Our scoring system indicated that recipients of grafts with total scores more than 5 had significantly lower graft survival rates than those with scores less than or equal to 5 (2.6 vs. 8.2 years mean graft survival, HR 6.95). Interestingly, we found that kidneys with more than 10% glomerulosclerosis had lower graft survival rates, but the multivariate analysis indicated that glomerulosclerosis was not an independent predictor of graft failure. However, Anglicheau et al. (28) found that the highest predictor of low GFR at 1 year posttransplantation was a composite score that included donor serum creatinine levels, donor hypertension, and glomerulosclerosis more than or equal to 10%, although only 40% of preimplantation biopsies had glomerulosclerosis less than or equal to 10%. Other authors observed that the percentage of glomerulosclerosis in donor kidney biopsies did not correlate well with graft survival and function; thus, they concluded that this percentage should not be used as the sole criterion for discarding cadaveric kidneys (29, 30).
The limitation of study is that preimplantation biopsy is already used in our center to exclude kidneys with greater degrees of glomerulosclerosis. The transplanted kidneys in this cohort with greater degrees of glomerulosclerosis were more carefully selected, because such kidneys were much less frequently transplanted (24.1% of grafts from ECD older than 60 years showed greater than 10% glomerulosclerosis). Most of expanded criteria kidneys with more than 20% glomerulosclerosis are discarded in the United States; discrimination within these intervals or among degrees of glomerulosclerosis greater than 20% is not possible (30–32). This should be kept in mind when applying scoring systems clinically, because they are usually only applicable in situations similar to the population from which they are derived.
In conclusion, the simplicity of our scoring system could facilitate adoption in clinical practice by eliminating the need to consider features that are relatively less important. Our findings suggest that preimplantation histologic assessments of ECD have important prognostic value for predicting graft survival and deciding whether to accept or reject ECD tissues.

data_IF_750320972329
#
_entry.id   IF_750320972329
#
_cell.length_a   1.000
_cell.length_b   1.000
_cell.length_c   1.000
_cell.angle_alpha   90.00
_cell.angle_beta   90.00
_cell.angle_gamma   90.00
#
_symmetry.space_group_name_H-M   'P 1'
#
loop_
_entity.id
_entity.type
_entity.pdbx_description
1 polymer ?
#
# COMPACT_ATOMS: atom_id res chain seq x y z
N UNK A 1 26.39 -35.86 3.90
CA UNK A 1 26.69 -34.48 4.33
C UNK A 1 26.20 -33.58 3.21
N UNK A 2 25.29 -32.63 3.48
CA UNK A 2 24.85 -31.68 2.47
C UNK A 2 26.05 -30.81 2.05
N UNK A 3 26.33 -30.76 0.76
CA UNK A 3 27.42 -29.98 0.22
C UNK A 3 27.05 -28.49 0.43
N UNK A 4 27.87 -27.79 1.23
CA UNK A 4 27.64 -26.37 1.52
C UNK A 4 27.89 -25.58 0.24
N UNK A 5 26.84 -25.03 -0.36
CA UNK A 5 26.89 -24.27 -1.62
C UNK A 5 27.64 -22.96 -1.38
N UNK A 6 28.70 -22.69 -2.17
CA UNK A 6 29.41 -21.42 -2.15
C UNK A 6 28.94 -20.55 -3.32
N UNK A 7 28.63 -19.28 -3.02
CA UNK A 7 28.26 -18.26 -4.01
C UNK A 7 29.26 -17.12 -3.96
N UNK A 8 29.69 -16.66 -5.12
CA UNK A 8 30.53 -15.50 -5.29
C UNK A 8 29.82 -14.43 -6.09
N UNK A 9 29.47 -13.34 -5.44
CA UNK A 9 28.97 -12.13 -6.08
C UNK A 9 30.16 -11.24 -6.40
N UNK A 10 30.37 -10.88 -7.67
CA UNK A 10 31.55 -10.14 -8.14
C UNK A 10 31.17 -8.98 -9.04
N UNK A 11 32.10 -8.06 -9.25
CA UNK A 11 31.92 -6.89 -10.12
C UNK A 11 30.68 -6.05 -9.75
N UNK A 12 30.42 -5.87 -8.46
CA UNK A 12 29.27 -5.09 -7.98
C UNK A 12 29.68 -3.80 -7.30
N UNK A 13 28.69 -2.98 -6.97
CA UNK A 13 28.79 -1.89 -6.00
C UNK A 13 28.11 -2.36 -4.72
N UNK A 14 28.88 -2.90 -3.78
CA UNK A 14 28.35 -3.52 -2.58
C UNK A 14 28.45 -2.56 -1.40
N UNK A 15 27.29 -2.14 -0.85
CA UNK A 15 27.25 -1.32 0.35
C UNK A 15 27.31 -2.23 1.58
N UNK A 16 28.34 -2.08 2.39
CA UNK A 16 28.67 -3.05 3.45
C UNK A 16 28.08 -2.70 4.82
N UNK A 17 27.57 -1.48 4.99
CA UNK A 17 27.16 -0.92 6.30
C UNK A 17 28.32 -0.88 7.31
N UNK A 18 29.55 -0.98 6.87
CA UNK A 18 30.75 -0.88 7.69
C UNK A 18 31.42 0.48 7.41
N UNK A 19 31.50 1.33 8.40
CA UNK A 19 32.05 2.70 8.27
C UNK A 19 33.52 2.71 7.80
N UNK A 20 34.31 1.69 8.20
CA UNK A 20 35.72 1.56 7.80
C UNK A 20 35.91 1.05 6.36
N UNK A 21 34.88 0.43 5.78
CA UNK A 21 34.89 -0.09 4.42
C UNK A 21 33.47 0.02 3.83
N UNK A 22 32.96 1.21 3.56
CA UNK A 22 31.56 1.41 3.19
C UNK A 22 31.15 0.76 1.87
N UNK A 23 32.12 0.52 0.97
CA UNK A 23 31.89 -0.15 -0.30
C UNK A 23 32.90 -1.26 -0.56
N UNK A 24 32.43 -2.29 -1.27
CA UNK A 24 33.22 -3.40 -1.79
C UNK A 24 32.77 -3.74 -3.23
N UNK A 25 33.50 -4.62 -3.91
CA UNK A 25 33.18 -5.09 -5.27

MATERIALS AND METHODS
Long-term graft survival was determined in a cohort of patients who received single kidney transplants from ECD. Before transplantation, we performed histologic evaluations of the donor kidneys. This study included all renal transplantations performed in our center with kidneys from ECD between January 1997 and March 2008. ECDs were defined as (1) donors aged between 50 and 59 years with at least two of the following risk factors: a history of hypertension, diabetes, death by cerebrovascular accident, impaired renal function (evidenced by progressively increasing serum creatinine or decreasing urine output) or (2) donors aged 60 years or older, independent of the presence or absence of risk factors. The selection of the recipients was made taking into consideration the recipient's age and length of time waiting for transplantation.
We included a total of 136 transplantations. Transplants were obtained from cadaveric expanded criteria kidney donors who had undergone a preimplantation biopsy. To determine the contribution of renal senescence to graft survival, we compared biopsies obtained from “younger donors” (n=32 donors younger than 60 years) and “older donors” (n=104 donors older than 60 years).